The bill drew widespread support from both parties and passed 420–9. Eight Democrats voted against the legislation and two voted “present.” One Republican voted no.
Funding for the Iron Dome, which helps Israel defend against rocket attacks from terrorist groups in adjoining countries and territories, has become a contentious issue among a small number of members of Congress, as illustrated on the House floor before the vote.
The provision was initially part of a stopgap government funding bill House Democrats later passed, but party leaders chose later to put it into a separate bill because of opposition to the bill from so-called progressives such as Reps. Rashida Tlaib (D-Mich.) and Alexandria Ocasio-Cortez (D-N.Y.).
House Democrats have a slim majority and couldn’t pass the bill with no Republican support and no votes from the progressive bloc.
Tlaib, a Palestinian American, said on Sept. 23 before the vote on the standalone bill that Congress “cannot be talking only about Israelis’ need for safety at a time when Palestinians are living under a violent apartheid system.”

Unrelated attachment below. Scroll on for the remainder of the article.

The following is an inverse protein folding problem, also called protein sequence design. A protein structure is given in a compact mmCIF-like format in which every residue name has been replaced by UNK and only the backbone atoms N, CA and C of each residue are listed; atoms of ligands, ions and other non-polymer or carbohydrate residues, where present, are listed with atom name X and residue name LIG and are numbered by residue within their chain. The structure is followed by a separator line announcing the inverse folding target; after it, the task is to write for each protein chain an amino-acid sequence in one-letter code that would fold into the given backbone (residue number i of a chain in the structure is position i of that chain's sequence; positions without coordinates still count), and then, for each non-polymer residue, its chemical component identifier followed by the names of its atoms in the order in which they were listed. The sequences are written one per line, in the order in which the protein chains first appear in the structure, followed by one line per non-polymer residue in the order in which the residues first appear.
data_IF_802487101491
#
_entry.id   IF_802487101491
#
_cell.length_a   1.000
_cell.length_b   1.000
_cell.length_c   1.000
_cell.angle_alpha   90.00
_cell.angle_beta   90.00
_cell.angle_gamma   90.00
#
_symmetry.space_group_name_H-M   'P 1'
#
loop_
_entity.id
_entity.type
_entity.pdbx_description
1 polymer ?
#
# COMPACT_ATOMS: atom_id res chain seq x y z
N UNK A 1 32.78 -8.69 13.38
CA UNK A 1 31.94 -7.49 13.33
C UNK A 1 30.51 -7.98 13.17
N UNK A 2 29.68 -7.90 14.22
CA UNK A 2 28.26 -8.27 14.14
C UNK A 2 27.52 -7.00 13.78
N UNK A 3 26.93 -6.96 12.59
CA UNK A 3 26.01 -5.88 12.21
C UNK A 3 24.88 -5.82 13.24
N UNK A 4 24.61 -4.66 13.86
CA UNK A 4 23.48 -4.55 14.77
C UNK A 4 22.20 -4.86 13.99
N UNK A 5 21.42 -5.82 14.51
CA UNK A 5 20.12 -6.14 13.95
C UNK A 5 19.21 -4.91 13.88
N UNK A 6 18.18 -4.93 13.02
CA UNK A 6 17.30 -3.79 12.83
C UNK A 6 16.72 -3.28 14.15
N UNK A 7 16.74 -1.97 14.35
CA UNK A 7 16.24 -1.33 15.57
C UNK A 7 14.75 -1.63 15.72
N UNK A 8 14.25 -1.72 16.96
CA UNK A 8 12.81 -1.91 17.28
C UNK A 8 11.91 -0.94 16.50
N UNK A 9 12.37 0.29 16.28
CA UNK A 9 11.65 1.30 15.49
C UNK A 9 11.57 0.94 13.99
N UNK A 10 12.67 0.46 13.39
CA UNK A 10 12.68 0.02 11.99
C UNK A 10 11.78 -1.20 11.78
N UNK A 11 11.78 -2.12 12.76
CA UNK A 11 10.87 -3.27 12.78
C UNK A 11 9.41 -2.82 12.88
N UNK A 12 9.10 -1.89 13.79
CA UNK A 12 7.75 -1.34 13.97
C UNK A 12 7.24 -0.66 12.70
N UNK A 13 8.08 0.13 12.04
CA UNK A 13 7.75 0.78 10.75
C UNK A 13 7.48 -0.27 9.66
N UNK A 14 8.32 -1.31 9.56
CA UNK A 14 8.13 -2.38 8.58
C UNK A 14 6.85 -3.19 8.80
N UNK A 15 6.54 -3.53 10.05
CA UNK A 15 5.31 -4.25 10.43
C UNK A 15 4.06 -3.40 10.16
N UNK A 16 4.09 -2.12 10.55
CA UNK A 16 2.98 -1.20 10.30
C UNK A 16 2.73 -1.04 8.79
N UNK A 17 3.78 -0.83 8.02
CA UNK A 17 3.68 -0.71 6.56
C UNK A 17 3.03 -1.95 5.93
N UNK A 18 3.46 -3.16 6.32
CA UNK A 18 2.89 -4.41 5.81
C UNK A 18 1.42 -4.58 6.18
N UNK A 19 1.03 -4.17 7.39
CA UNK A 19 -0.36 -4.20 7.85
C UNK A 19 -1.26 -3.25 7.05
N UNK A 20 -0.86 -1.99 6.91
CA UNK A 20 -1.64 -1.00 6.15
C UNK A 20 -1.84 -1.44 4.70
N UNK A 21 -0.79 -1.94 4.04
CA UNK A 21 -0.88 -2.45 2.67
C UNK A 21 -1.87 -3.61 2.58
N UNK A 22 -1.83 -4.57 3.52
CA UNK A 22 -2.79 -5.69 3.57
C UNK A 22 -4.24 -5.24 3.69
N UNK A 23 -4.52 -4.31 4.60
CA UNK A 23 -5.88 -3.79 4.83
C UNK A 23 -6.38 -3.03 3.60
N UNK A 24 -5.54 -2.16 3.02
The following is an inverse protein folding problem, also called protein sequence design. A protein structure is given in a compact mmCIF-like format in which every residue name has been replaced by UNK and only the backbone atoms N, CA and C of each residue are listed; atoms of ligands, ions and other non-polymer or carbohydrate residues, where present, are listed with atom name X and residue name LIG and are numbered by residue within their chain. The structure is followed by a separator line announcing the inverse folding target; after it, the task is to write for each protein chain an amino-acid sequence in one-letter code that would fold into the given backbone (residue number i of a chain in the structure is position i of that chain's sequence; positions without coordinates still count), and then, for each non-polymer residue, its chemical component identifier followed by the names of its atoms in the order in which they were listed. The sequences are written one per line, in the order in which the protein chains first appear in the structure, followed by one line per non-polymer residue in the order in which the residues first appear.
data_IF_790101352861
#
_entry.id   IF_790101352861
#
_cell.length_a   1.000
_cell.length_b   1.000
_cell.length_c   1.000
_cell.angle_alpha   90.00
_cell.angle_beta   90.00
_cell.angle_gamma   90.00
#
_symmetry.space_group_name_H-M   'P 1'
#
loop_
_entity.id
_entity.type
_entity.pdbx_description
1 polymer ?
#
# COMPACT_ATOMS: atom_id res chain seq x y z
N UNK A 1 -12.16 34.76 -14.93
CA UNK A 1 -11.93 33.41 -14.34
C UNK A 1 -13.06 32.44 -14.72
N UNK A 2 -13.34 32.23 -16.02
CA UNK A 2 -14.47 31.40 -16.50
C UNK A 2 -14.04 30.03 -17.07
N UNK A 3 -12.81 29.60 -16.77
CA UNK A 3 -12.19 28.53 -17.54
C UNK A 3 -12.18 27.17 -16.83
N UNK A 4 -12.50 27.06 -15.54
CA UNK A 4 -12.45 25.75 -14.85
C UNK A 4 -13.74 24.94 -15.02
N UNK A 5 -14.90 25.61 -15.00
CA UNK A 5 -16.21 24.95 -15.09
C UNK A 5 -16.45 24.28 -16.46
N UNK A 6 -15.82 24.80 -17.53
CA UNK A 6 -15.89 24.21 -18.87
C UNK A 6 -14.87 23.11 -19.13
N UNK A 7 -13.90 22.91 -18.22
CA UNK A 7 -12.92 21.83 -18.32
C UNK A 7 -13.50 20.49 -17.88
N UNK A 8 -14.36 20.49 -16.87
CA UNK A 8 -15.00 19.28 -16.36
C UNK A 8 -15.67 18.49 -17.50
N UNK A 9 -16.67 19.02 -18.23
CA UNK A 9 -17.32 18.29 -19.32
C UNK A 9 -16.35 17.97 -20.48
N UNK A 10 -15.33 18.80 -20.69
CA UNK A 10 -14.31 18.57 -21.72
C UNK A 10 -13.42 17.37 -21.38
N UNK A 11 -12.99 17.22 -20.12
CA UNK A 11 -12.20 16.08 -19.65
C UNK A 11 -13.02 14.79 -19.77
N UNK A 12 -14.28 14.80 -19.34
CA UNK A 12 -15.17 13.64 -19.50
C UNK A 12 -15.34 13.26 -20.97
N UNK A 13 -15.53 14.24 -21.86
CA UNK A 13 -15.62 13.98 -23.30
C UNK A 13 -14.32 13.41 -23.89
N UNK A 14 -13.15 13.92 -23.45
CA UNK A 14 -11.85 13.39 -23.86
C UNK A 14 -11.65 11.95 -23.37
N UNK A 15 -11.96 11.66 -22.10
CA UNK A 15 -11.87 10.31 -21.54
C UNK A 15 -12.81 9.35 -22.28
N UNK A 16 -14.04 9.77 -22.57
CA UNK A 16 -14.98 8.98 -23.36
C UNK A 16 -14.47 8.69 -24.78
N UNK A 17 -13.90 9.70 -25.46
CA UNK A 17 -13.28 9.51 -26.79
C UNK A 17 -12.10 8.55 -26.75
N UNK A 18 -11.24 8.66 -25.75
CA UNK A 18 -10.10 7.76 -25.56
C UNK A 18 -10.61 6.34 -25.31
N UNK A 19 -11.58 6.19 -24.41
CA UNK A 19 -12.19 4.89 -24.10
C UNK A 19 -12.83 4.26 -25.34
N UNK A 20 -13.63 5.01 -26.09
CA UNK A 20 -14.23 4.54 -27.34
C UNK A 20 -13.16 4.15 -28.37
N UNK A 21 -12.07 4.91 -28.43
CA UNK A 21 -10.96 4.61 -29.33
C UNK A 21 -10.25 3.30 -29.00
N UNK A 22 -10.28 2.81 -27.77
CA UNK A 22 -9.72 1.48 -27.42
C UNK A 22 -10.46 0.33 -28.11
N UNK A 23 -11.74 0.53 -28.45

“We should also be talking about Palestinian need for security from Israeli attacks,” she said.
That triggered a response from Rep. Ted Deutch (D-Fla.), a Jew, who said that Tlaib “besmirched our ally.”
“I cannot allow one of my colleagues to stand on the floor of the House of Representatives and label the Jewish democratic state of Israel an apartheid state. I reject it,” he said.
The broad bipartisan support is likely to continue in the Senate, which includes members of both parties who have backed it in the past.
President Joe Biden has also vowed to keep supporting Israel.
“The commitment of the United States to Israel’s security is without question, and our support for an independent Jewish state is unequivocal,” he said in a speech to the United Nations General Assembly on Sept. 21.